Moreover, in their studies of international tribunals, most scholars have analyzed courts as an interaction among a triad (two adversary parties and the judge) in the courtroom. (8) However, with the increased activism and influence of CSOs in transnational litigation, it is important to reorient scholarship to see the elephant in the room, which deserves more attention. As CSOs have become visibly active in their participation before international tribunals, it has become more important to analyze the impact of their presence.

Scholars who have previously studied amicus curiae influence on the European Court agree that amicus curiae participants influence the Court's judgments in a variety of ways. (9) However, not much is known about the genealogy of the amicus curiae institution itself or about the organizations that have been active in developing it.

The ECHR is the first international human rights court to provide the right of individual petition at the international level. Today, the jurisdiction of the Court encompasses 800 million people in forty-seven countries. (10) The Convention that serves as the basis for the Court was opened for signature on November 4, 1950. (11) The Court was established in January 1959 as eight member states deposited their declarations recognizing its compulsory jurisdiction. (12) The right of the individual petition is the hallmark of the regime. (13)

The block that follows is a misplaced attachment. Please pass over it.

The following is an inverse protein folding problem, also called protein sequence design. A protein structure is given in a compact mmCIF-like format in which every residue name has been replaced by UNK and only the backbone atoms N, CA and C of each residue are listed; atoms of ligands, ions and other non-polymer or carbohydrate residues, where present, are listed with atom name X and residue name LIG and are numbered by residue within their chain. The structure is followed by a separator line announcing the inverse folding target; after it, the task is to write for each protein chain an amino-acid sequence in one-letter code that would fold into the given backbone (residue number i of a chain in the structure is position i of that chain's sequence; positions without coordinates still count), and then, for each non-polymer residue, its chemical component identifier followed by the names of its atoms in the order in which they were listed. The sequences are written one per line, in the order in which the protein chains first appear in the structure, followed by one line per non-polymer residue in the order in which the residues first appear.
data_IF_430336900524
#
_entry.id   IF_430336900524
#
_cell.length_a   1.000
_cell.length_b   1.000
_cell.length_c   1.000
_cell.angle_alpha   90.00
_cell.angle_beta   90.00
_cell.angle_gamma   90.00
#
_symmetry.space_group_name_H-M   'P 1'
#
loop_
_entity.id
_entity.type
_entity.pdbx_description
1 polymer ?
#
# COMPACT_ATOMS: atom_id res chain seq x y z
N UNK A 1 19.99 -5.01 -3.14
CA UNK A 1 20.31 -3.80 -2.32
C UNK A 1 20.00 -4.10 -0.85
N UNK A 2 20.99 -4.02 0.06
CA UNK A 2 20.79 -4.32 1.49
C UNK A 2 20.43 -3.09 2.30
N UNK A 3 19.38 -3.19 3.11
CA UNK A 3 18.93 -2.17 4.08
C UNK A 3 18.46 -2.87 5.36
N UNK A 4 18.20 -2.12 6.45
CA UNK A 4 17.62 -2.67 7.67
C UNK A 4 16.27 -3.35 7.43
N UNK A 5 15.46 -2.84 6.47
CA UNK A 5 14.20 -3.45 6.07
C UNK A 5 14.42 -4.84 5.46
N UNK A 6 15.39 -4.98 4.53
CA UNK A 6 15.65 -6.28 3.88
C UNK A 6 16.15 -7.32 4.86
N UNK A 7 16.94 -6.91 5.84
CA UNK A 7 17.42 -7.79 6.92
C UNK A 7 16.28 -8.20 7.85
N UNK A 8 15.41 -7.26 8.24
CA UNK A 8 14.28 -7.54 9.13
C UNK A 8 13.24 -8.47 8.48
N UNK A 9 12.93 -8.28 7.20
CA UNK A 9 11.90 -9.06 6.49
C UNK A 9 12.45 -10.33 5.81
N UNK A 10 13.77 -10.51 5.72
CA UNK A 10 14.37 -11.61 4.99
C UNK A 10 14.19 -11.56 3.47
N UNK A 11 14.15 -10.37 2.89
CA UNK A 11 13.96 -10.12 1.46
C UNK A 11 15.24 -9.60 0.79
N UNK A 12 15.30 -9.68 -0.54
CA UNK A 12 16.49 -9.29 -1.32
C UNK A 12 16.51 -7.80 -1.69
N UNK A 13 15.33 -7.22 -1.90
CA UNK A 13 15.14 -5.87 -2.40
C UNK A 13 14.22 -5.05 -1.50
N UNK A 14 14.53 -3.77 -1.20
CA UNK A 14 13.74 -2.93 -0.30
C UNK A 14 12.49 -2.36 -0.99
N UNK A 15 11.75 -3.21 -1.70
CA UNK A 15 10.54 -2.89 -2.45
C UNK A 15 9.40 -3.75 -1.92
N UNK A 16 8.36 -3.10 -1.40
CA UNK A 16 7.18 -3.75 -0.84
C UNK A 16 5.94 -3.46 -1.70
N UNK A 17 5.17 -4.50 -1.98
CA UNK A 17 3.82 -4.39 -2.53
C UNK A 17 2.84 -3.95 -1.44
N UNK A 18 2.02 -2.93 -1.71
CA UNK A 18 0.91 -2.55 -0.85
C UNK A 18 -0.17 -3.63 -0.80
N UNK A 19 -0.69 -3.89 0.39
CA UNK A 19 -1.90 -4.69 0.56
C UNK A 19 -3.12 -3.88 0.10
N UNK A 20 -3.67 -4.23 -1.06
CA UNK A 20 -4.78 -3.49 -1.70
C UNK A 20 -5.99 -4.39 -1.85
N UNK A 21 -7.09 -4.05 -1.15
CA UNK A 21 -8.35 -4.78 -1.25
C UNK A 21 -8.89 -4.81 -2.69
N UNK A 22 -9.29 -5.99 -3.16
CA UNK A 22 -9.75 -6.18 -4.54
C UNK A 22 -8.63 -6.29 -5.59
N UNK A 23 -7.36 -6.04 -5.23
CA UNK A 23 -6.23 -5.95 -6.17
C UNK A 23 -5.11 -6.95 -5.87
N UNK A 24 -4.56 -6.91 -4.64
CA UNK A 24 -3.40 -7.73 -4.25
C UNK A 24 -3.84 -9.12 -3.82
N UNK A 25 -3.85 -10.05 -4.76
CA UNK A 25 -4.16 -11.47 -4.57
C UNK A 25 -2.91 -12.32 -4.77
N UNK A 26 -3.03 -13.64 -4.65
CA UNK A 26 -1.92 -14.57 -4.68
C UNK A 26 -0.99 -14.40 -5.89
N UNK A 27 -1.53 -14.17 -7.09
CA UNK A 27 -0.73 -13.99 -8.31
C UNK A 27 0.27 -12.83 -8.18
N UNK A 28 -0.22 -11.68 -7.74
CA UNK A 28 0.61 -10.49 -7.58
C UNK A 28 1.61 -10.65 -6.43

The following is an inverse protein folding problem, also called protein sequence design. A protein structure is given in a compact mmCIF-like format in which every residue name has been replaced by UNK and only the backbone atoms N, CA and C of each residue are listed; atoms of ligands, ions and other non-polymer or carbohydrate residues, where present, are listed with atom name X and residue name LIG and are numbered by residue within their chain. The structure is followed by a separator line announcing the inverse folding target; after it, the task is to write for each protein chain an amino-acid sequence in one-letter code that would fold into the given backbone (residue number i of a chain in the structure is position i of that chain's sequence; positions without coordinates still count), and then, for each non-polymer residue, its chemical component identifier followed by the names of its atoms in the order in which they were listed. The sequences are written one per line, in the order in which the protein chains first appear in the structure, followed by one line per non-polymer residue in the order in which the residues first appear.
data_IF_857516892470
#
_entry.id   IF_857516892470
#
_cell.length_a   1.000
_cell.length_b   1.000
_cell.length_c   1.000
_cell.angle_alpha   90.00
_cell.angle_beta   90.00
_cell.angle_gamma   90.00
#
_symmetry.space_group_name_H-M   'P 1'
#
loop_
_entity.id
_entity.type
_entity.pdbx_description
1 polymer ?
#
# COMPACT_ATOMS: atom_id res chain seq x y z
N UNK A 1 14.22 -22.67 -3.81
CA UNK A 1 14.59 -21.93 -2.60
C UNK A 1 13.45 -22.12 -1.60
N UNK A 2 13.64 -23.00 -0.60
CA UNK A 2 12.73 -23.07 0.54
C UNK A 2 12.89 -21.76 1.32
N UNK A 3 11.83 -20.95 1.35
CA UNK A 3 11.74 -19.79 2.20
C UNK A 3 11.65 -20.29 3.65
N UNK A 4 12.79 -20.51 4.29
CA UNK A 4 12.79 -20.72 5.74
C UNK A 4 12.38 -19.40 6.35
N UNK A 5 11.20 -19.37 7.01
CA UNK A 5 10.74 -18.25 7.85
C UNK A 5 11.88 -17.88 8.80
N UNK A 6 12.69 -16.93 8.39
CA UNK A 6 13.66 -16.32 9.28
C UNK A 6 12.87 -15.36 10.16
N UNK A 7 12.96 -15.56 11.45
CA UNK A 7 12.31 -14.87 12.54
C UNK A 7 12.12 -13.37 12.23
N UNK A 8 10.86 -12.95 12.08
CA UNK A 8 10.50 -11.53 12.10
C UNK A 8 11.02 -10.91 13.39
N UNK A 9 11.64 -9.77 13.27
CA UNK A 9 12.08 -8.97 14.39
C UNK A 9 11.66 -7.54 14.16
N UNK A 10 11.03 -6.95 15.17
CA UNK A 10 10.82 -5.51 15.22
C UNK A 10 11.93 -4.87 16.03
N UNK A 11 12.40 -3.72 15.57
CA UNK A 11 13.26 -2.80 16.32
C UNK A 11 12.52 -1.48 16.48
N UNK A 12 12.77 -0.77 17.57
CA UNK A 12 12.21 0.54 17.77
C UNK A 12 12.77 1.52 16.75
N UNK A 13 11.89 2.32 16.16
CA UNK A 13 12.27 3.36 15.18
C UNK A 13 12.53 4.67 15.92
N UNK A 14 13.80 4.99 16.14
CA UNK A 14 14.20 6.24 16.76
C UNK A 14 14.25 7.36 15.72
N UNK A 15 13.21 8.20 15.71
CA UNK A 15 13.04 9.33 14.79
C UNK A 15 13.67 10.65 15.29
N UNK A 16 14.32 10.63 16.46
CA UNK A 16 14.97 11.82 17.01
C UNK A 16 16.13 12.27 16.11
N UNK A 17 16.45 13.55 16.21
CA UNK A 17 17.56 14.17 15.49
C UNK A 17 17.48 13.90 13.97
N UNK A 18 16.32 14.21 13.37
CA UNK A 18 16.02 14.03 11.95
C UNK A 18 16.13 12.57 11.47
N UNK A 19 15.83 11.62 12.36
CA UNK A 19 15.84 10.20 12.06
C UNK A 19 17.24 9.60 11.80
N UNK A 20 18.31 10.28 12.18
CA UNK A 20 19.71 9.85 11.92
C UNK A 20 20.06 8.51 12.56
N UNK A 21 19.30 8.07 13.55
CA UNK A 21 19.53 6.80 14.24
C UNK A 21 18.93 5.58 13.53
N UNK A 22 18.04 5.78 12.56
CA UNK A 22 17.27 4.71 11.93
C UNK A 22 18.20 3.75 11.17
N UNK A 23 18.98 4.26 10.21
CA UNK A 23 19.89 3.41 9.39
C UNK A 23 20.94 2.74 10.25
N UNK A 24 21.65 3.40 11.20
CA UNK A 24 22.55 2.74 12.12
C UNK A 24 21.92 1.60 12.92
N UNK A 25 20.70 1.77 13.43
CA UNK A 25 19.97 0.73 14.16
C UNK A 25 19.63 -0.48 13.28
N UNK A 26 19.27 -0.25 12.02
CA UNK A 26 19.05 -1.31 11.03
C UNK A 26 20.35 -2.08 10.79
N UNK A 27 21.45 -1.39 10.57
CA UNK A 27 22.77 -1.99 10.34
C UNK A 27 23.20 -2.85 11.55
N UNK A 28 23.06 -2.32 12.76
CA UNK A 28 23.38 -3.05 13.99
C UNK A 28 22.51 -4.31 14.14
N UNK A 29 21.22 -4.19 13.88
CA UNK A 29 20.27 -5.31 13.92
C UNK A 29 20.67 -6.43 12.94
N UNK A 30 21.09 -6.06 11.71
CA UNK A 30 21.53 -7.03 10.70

The Convention also allows for submission of third-party interventions. According to Article 36(2) of the Convention: "The President of the Court may, in the interest of the proper administration of justice, invite any High Contracting Party which is not a party to the proceedings or any person concerned who is not the applicant to submit written comments or take part in hearings." (14)

The initial version of the European Convention did not envisage the third-party intervention procedure. The Rules of Procedure, adopted by the judges themselves in 1983, mentioned the possibility for the first time. The legalization took place due to efforts by several British CSOs and the UK government itself. Examination of the organizations that took an active part in the amicus curiae procedure in the first ten years shows that organizations with domestic purposes played an important role in developing the institution initially, while "internationalist" organizations strengthened and transnationalized the procedure at a later stage.

Internationalist organizations, in...